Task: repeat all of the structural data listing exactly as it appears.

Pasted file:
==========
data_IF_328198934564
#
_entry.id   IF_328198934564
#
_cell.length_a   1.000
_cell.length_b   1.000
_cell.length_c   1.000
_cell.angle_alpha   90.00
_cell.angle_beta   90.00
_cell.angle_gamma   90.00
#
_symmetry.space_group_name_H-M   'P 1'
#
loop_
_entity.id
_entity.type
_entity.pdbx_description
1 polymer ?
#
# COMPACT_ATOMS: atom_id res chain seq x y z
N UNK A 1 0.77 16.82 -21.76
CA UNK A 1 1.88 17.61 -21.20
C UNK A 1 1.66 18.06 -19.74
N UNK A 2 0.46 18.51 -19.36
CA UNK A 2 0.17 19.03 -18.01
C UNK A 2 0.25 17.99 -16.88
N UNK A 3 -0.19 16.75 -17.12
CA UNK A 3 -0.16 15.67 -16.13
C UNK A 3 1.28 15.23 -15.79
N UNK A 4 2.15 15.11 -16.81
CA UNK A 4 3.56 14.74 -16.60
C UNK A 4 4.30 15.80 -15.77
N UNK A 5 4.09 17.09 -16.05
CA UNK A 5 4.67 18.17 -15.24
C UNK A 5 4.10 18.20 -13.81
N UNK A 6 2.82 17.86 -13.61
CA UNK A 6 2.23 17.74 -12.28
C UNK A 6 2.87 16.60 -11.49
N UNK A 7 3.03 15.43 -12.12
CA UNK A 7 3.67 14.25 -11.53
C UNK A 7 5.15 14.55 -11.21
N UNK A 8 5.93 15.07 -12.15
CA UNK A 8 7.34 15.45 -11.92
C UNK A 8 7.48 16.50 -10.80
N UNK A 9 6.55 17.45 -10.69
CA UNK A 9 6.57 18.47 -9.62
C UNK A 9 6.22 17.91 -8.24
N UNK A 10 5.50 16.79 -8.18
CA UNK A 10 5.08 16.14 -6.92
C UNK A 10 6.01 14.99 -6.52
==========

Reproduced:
data_IF_328198934564
#
_entry.id   IF_328198934564
#
_cell.length_a   1.000
_cell.length_b   1.000
_cell.length_c   1.000
_cell.angle_alpha   90.00
_cell.angle_beta   90.00
_cell.angle_gamma   90.00
#
_symmetry.space_group_name_H-M   'P 1'
#
loop_
_entity.id
_entity.type
_entity.pdbx_description
1 polymer ?
#
# COMPACT_ATOMS: atom_id res chain seq x y z
N UNK A 1 0.77 16.82 -21.76
CA UNK A 1 1.88 17.61 -21.20
C UNK A 1 1.66 18.06 -19.74
N UNK A 2 0.46 18.51 -19.36
CA UNK A 2 0.17 19.03 -18.01
C UNK A 2 0.25 17.99 -16.88
N UNK A 3 -0.19 16.75 -17.12
CA UNK A 3 -0.16 15.67 -16.13
C UNK A 3 1.28 15.23 -15.79
N UNK A 4 2.15 15.11 -16.81
CA UNK A 4 3.56 14.74 -16.60
C UNK A 4 4.30 15.80 -15.77
N UNK A 5 4.09 17.09 -16.05
CA UNK A 5 4.67 18.17 -15.24
C UNK A 5 4.10 18.20 -13.81
N UNK A 6 2.82 17.86 -13.61
CA UNK A 6 2.23 17.74 -12.28
C UNK A 6 2.87 16.60 -11.49
N UNK A 7 3.03 15.43 -12.12
CA UNK A 7 3.67 14.25 -11.53
C UNK A 7 5.15 14.55 -11.21
N UNK A 8 5.93 15.07 -12.15
CA UNK A 8 7.34 15.45 -11.92
C UNK A 8 7.48 16.50 -10.80
N UNK A 9 6.55 17.45 -10.69
CA UNK A 9 6.57 18.47 -9.62
C UNK A 9 6.22 17.91 -8.24
N UNK A 10 5.50 16.79 -8.18
CA UNK A 10 5.08 16.14 -6.92
C UNK A 10 6.01 14.99 -6.52